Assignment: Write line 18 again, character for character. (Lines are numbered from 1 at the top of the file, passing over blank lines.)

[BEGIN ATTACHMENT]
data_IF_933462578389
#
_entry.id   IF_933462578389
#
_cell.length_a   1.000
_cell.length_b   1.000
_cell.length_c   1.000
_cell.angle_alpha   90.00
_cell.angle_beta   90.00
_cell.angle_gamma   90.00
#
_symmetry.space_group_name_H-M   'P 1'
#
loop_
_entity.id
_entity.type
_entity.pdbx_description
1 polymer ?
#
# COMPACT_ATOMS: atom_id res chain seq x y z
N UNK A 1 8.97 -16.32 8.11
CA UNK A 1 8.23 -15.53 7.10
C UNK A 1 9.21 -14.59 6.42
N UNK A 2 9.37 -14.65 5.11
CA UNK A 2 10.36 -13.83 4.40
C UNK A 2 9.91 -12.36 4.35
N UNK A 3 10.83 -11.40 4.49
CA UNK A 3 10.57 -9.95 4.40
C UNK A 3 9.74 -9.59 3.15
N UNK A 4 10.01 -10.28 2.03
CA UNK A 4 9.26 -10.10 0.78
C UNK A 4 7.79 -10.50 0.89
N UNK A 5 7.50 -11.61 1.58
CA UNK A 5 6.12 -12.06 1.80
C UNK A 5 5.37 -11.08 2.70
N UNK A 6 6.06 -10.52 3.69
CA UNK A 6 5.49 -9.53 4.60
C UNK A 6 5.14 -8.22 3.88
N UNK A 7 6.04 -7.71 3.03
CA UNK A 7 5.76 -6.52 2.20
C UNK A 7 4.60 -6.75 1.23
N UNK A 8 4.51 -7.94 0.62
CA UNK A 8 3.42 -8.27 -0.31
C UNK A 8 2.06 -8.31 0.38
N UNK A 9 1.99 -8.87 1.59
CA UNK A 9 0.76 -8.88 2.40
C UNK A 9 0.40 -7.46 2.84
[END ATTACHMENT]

1 polymer ?